Chequamegon schools are back in session after a COVID-19 outbreak among students and staff that forced the school district to close down for a week.
The CSD middle, high and charter schools went to virtual learning beginning the week of Sept. 13, as many students and staff were out either sick with the coronavirus or quarantining due to close contact. All middle and high school extracurricular activities and athletics were also canceled.
The schools reopened for in-person learning on Sept. 24.
According to a news release on the CSD website from District Administrator Ray Schulte, as of Monday, Sept. 20 there had been 33 students and four staff members who tested positive for COVID since the start of the 2021-22 year. Over 200 students were placed in quarantine for up to 14 days.
The School Board held a special meeting on Sept. 20 to consider a proposal adopting changes to the current school Health and Wellness plan, as per guidelines from Price County Public Health.
The following changes were made to the plan:
• Students in grades 4YK through 12 will attend school daily.
• Everyone must maintain a 3-foot social distance.
• Masks are required indoors for everyone.
• Extracurriculars are back in business.
• There should be full participation in electives and encore classes.
• Students and staff who test positive for COVID will be isolated at home for 10 days.
• Teachers will provide schoolwork for students absent due to illness.
There were also changes to extracurricular activities. Masks must be worn by athletes indoors and outdoors only when not actively playing in the game; they can be removed while competing. Also, if students are not actively participating at practices, they must wear a mask.
Any fans attending indoor events are required to wear masks, and socially distance themselves in the bleachers. However, there will be no limit on the number of fans attending. Game managers will monitor the events to make sure everyone is in compliance.
If the event is outside, it is recommended but not required for fans to wear masks, though they should socially distance themselves. In the concession stands, workers will be wearing masks.
These regulations went into effect Monday, Sept. 27.
"According to CDC/Public Health guidelines for schools, if everyone wears a mask correctly indoors and socially distances to 3 feet, the district will no longer need to quarantine students identified as close contacts to a positive COVID case," said Schulte.
CSD has a COVID-19 tracking page on its website. As of Monday, there are no current known positive staff cases in isolation nor quarantine due to close contact.
There are still 12 students currently quarantined due to close contact, and one out who tested positive, in isolation.
Two local nonprofits that give back to their communities united in a fundraiser for those in need.
Thrivent Financial Associate Jeremy Sperl, who recently opened a Phillips branch of the financial advisement company, donated $1,500 to the St. Vincent de Paul Food Pantry in Phillips. The donation came from funds raised throughout August called "Thrivent Cans Hunger."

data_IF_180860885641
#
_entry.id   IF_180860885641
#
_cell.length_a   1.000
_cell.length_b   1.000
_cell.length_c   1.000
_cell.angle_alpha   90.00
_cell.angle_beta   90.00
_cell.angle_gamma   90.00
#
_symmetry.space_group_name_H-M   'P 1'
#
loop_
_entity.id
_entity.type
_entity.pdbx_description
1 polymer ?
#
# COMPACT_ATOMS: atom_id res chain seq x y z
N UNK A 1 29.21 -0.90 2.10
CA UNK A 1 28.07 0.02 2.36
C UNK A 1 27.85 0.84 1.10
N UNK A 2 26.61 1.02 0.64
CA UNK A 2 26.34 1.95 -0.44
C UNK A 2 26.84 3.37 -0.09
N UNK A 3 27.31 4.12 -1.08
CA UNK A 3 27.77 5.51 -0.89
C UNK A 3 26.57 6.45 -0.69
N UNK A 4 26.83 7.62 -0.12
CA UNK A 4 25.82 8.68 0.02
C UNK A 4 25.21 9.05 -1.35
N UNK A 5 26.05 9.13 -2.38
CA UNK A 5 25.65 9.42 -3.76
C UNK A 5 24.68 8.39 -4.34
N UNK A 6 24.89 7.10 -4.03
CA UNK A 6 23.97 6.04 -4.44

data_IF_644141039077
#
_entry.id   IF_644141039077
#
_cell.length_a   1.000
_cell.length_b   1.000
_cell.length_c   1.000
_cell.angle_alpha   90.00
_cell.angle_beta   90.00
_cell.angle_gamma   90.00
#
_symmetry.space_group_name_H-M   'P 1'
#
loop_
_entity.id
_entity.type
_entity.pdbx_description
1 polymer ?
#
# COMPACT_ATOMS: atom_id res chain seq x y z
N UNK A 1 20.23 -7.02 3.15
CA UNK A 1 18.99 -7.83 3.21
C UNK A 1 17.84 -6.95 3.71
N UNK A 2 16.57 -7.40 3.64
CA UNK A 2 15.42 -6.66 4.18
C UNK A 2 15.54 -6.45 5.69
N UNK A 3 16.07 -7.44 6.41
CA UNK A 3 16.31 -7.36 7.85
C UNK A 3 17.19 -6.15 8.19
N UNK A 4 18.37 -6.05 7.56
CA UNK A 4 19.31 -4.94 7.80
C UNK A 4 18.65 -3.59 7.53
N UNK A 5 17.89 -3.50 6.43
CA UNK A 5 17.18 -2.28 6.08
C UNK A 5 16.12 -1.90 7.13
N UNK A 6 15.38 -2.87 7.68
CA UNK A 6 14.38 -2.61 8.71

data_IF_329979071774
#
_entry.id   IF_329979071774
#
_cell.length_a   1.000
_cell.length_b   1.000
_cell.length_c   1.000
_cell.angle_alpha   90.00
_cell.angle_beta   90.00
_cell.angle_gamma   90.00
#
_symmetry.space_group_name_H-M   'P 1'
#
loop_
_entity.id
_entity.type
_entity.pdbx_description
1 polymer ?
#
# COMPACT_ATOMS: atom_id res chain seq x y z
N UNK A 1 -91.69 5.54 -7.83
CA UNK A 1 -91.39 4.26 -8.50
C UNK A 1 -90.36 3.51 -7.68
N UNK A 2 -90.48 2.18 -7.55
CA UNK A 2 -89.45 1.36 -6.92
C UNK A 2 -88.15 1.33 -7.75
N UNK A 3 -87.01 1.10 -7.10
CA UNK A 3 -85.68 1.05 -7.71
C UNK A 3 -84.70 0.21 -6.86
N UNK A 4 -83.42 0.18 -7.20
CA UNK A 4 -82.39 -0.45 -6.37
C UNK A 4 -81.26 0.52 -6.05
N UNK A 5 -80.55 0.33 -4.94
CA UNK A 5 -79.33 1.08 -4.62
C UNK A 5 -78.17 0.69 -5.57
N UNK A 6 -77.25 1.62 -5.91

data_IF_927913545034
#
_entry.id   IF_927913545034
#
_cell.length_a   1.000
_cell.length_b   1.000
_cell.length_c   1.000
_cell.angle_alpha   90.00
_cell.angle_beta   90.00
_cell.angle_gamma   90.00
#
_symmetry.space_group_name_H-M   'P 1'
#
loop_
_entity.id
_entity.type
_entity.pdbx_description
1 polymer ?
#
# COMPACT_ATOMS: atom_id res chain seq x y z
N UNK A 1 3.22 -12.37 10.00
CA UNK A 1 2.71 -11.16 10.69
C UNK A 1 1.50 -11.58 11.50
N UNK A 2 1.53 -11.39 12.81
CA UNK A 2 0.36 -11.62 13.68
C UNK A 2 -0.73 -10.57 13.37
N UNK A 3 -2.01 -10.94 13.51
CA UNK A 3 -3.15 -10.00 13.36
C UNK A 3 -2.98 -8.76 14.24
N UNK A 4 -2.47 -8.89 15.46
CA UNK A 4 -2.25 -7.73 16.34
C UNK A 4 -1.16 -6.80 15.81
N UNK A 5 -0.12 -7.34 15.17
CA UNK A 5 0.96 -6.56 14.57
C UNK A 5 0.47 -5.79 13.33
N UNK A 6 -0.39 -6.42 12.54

Sperl said part of Thrivent's mission is to "live generously," and Thrivent Cans Hunger was one way to give back.
"We've done this all over the country," he said of Thrivent.
In August, people donated food items at various sites in Phillips, including the Music at the Park concerts at Elk Lake Park since many community members gathered there.
"It's such a wonderful thing that they put on," Sperl said.
Thrivent also donated $3 per item toward the food pantry which is part of the St. Vincent de Paul Conference (Phillips' St. Vince thrift store is located on Lake Street downtown). The food shelf and thrift store sees all proceeds go to those in Price County who are in need or suffering.
Boxes are also placed at churches and the thrift store.
Pantry Manager Marge Handschke said St. Vincent de Paul opened its thrift store in 2005, and the food pantry in 2010. They have a sister store at St. Paul the Apostle in Catawba, as well.
Handschke said the food pantry served about 3045 households before the COVID-19 pandemic hit. They were open Tuesdays and Saturdays, but went down to just Tuesdays from 9 to 11 a.m. Now, she said, they see about four or five households depending on the month. Volunteers pack up what people want, as the pantry inside is closed to the public. They will put the items on a table and try to help those who have trouble carrying the packages.
The St. Vincent de Paul Food Pantry works with Second Harvest and Feeding America.
"We order basic foods from Feed my People," Handschke said.
They order staples like meat, vegetables, fruits, soups, macaroni and cheese, tuna and more from Feed my People.
"They sell it to us at a reduced price," Handschke said.
The pantry also purchases a variety of items from other places, "whatever we think people will use," including toilet paper. She said Kwik Trip and the Pick and Save in Phillips also donate to the pantry, as do organizations such as the post office and Boy Scouts. She added that The Lanes in Park Falls used to have a Whitetails banquet in which attendees donated a food item in exchange for a raffle ticket, until the pandemic hit.
Low-income families can come to the pantry and receive a list of staples. There is a shelf with more expensive items, such as sugar, flour and cake mix, and Handschke said they can choose three of these items per household.
For the first six months of 2021, Handschke said the pantry gave 27,000 in poundage. In 2020, they spent around $26,000 from Feed my People.
"We depend on a lot of donations," she said. "I think the community has really come together.
The food pantry is located at 134 S. Avon St.
Sperl has a team of five at Thrivent Financial with two other offices in Colby and Medford. Since he and his wife have a house in Phillips, "it made sense for us to have an office here."